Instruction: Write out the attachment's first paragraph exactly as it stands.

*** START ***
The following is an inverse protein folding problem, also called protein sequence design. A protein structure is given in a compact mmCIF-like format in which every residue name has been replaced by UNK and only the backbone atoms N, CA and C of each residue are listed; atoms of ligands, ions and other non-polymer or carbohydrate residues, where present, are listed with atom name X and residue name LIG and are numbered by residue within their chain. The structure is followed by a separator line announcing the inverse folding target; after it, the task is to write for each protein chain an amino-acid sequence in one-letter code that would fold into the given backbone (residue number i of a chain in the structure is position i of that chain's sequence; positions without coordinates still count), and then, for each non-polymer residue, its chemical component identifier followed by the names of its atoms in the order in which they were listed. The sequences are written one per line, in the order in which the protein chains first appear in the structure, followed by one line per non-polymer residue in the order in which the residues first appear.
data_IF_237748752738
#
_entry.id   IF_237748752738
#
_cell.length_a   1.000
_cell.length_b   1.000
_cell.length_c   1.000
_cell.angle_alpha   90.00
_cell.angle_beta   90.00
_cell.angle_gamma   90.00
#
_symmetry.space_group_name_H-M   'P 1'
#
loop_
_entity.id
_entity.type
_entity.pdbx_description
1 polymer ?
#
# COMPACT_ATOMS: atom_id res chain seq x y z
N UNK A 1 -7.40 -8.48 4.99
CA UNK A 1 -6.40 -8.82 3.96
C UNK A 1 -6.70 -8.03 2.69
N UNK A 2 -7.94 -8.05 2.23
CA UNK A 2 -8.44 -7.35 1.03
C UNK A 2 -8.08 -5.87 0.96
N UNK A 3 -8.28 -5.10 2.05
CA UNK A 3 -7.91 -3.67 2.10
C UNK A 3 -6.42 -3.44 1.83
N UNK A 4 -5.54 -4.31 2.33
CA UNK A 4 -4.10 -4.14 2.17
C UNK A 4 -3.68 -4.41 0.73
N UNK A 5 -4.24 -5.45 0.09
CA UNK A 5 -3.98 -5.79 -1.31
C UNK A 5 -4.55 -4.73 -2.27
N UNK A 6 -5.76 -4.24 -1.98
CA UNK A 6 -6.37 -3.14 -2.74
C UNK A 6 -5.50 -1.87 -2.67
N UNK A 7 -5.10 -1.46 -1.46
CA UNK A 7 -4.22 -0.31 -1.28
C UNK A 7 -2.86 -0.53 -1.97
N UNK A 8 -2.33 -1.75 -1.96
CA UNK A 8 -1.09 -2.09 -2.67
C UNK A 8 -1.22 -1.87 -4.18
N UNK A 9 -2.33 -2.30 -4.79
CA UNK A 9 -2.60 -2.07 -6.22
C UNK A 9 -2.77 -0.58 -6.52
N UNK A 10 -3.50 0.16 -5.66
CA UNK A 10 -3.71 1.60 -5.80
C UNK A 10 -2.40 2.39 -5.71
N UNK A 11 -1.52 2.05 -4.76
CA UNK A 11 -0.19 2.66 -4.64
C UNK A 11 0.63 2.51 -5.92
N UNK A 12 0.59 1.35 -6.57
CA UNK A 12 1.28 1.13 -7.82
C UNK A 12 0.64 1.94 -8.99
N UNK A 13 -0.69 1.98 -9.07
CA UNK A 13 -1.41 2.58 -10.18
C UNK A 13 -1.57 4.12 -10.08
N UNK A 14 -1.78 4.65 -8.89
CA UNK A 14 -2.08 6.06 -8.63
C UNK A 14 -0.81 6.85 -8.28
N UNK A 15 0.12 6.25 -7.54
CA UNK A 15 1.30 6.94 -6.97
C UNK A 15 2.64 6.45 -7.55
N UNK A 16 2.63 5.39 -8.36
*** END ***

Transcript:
The following is an inverse protein folding problem, also called protein sequence design. A protein structure is given in a compact mmCIF-like format in which every residue name has been replaced by UNK and only the backbone atoms N, CA and C of each residue are listed; atoms of ligands, ions and other non-polymer or carbohydrate residues, where present, are listed with atom name X and residue name LIG and are numbered by residue within their chain. The structure is followed by a separator line announcing the inverse folding target; after it, the task is to write for each protein chain an amino-acid sequence in one-letter code that would fold into the given backbone (residue number i of a chain in the structure is position i of that chain's sequence; positions without coordinates still count), and then, for each non-polymer residue, its chemical component identifier followed by the names of its atoms in the order in which they were listed. The sequences are written one per line, in the order in which the protein chains first appear in the structure, followed by one line per non-polymer residue in the order in which the residues first appear.